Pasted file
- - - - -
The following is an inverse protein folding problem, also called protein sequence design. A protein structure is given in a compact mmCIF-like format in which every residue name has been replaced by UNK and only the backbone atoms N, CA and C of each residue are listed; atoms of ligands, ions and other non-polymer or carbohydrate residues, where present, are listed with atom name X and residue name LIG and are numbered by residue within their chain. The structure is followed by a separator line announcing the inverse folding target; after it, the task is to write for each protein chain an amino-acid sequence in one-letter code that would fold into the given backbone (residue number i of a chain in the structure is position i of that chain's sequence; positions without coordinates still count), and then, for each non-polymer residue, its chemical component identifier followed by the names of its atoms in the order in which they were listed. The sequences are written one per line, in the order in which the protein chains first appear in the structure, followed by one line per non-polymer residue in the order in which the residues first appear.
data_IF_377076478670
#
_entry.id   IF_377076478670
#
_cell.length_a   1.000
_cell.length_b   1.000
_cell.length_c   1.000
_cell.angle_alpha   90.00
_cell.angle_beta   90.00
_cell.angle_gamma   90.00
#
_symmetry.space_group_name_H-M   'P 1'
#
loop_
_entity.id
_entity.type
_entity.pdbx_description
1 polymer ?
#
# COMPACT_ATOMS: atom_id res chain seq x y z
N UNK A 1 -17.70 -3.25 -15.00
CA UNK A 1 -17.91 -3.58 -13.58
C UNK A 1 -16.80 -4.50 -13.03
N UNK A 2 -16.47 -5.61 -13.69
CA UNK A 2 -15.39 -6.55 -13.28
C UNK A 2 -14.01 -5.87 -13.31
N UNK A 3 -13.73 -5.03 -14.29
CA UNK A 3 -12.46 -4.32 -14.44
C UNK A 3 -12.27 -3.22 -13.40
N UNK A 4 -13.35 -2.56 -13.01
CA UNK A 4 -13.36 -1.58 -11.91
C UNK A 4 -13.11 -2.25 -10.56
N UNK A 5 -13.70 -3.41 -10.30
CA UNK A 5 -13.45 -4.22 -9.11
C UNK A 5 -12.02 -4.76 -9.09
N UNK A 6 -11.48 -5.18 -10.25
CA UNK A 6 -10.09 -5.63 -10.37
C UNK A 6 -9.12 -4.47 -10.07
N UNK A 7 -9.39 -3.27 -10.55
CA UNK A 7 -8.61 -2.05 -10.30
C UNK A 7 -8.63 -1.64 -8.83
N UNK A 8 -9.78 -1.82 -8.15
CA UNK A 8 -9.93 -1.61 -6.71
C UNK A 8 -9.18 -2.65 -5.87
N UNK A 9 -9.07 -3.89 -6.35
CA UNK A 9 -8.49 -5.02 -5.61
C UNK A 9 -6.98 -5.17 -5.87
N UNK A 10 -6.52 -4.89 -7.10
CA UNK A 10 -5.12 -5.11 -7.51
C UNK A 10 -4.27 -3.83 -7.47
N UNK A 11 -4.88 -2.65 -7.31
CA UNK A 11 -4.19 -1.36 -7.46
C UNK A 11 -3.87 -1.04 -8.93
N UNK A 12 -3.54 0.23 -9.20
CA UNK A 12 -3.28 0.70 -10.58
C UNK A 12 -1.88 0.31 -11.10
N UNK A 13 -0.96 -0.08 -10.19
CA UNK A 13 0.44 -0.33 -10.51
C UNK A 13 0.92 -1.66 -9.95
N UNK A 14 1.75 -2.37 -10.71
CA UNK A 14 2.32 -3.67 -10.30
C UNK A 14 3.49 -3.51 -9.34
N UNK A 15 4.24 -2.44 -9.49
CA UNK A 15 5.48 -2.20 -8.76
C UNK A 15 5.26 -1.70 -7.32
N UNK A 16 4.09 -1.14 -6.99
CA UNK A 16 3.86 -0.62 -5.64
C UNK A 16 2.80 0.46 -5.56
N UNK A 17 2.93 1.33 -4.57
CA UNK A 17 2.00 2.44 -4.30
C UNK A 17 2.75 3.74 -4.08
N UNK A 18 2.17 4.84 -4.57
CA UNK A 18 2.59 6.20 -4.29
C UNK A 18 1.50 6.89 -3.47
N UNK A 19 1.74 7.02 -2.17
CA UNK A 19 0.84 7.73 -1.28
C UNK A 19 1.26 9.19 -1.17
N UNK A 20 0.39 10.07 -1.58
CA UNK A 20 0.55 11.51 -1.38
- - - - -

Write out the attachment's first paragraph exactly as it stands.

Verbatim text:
The following is an inverse protein folding problem, also called protein sequence design. A protein structure is given in a compact mmCIF-like format in which every residue name has been replaced by UNK and only the backbone atoms N, CA and C of each residue are listed; atoms of ligands, ions and other non-polymer or carbohydrate residues, where present, are listed with atom name X and residue name LIG and are numbered by residue within their chain. The structure is followed by a separator line announcing the inverse folding target; after it, the task is to write for each protein chain an amino-acid sequence in one-letter code that would fold into the given backbone (residue number i of a chain in the structure is position i of that chain's sequence; positions without coordinates still count), and then, for each non-polymer residue, its chemical component identifier followed by the names of its atoms in the order in which they were listed. The sequences are written one per line, in the order in which the protein chains first appear in the structure, followed by one line per non-polymer residue in the order in which the residues first appear.